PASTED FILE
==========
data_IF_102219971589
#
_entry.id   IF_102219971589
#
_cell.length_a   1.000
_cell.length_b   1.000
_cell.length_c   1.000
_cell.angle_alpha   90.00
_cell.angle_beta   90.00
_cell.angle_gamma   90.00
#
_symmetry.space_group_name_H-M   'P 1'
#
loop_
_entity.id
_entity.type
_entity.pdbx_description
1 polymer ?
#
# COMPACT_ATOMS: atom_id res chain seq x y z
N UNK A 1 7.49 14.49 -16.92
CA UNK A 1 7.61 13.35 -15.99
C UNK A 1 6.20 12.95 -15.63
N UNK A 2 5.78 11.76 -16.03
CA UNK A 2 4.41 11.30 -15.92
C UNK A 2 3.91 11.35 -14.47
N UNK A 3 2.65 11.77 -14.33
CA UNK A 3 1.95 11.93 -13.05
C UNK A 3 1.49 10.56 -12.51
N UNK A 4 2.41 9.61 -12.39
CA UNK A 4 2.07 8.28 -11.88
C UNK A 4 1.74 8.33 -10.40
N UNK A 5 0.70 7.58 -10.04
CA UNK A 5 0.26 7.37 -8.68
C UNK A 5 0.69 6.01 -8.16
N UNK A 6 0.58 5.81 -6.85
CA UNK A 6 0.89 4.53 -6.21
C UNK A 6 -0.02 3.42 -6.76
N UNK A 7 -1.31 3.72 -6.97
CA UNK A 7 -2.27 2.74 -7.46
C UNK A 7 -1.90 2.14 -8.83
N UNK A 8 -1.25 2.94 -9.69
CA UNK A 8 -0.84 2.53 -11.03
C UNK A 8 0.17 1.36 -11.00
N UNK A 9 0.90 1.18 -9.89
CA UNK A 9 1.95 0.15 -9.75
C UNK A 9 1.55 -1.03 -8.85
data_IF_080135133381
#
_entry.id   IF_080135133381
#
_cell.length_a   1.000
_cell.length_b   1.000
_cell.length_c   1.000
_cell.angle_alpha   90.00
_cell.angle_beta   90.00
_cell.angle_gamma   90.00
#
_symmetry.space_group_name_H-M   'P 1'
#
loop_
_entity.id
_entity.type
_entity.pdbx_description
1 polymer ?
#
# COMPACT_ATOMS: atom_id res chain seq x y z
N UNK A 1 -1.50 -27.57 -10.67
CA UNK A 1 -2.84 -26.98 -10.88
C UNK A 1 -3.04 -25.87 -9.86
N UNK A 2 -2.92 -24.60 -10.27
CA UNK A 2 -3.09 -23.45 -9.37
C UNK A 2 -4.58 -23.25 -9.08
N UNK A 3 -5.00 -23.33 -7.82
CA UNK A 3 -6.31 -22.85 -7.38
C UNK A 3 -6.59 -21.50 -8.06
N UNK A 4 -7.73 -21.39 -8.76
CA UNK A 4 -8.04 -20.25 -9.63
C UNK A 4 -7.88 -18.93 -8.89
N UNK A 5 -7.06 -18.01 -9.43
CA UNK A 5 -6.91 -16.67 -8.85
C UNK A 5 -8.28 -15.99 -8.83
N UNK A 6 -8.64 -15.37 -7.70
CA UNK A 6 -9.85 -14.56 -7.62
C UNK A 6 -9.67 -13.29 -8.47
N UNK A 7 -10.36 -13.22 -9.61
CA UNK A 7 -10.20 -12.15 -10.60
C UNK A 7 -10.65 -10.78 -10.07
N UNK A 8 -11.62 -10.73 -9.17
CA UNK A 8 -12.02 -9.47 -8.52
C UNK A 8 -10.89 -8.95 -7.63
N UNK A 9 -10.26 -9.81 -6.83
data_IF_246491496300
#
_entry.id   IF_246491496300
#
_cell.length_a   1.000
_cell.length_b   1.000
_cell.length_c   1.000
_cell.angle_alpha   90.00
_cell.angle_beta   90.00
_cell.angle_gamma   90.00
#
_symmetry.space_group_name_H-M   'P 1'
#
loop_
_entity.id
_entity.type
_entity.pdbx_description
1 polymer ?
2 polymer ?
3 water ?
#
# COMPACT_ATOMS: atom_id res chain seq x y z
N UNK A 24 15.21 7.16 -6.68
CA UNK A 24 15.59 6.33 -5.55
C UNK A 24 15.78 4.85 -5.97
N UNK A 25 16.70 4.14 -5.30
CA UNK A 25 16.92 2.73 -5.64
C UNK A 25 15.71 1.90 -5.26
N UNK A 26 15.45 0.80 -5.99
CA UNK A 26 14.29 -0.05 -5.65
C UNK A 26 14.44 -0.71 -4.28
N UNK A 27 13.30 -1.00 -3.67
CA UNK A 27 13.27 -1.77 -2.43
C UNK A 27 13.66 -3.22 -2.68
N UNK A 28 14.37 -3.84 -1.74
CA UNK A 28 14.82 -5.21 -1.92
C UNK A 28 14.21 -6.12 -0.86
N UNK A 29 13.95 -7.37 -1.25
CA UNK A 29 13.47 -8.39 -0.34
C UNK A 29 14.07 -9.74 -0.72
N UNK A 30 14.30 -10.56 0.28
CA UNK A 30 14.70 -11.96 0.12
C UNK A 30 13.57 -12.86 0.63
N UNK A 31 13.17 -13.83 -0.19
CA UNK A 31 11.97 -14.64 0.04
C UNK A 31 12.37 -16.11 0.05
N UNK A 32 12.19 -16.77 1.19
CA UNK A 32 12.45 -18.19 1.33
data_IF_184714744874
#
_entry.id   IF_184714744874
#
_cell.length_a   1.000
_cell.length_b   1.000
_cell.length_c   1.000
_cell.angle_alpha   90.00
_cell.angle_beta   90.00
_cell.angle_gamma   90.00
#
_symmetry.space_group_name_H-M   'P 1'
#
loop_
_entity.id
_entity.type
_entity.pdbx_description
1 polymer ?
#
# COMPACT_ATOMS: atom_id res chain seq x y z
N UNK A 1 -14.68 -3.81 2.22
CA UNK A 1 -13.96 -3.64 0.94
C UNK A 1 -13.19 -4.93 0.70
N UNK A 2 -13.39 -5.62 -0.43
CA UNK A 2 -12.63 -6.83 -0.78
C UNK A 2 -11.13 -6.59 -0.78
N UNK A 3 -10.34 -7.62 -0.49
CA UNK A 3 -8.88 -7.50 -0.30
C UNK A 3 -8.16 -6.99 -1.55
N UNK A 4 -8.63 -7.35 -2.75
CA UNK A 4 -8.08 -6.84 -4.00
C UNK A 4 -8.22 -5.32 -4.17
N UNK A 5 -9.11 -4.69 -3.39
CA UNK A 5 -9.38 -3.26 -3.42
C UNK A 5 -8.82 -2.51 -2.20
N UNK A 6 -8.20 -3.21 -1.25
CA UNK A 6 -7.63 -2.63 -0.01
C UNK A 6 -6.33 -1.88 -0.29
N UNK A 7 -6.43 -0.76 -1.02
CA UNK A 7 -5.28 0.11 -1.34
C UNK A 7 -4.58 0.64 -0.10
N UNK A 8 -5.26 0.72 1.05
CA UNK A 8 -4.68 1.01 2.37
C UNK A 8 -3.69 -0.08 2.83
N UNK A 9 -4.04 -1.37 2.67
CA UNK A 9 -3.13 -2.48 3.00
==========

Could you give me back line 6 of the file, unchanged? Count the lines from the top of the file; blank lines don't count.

_cell.length_b   1.000